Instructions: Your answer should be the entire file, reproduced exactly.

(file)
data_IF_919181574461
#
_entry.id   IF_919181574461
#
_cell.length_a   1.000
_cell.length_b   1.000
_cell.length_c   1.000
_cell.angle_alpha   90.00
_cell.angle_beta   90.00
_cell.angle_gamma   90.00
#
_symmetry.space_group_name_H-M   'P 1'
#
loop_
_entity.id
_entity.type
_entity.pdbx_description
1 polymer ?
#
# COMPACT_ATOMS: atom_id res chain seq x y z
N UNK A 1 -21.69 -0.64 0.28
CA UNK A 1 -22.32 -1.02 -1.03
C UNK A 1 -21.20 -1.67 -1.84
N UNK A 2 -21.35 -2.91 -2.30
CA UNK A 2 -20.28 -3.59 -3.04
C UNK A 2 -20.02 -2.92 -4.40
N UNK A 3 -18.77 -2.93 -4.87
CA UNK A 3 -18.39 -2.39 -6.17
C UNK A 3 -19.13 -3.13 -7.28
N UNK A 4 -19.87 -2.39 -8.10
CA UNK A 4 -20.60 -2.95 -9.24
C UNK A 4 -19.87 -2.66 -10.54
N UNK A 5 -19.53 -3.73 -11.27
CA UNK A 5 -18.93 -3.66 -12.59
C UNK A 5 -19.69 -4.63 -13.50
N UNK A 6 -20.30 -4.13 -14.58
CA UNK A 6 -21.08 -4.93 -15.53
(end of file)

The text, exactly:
data_IF_919181574461
#
_entry.id   IF_919181574461
#
_cell.length_a   1.000
_cell.length_b   1.000
_cell.length_c   1.000
_cell.angle_alpha   90.00
_cell.angle_beta   90.00
_cell.angle_gamma   90.00
#
_symmetry.space_group_name_H-M   'P 1'
#
loop_
_entity.id
_entity.type
_entity.pdbx_description
1 polymer ?
#
# COMPACT_ATOMS: atom_id res chain seq x y z
N UNK A 1 -21.69 -0.64 0.28
CA UNK A 1 -22.32 -1.02 -1.03
C UNK A 1 -21.20 -1.67 -1.84
N UNK A 2 -21.35 -2.91 -2.30
CA UNK A 2 -20.28 -3.59 -3.04
C UNK A 2 -20.02 -2.92 -4.40
N UNK A 3 -18.77 -2.93 -4.87
CA UNK A 3 -18.39 -2.39 -6.17
C UNK A 3 -19.13 -3.13 -7.28
N UNK A 4 -19.87 -2.39 -8.10
CA UNK A 4 -20.60 -2.95 -9.24
C UNK A 4 -19.87 -2.66 -10.54
N UNK A 5 -19.53 -3.73 -11.27
CA UNK A 5 -18.93 -3.66 -12.59
C UNK A 5 -19.69 -4.63 -13.50
N UNK A 6 -20.30 -4.13 -14.58
CA UNK A 6 -21.08 -4.93 -15.53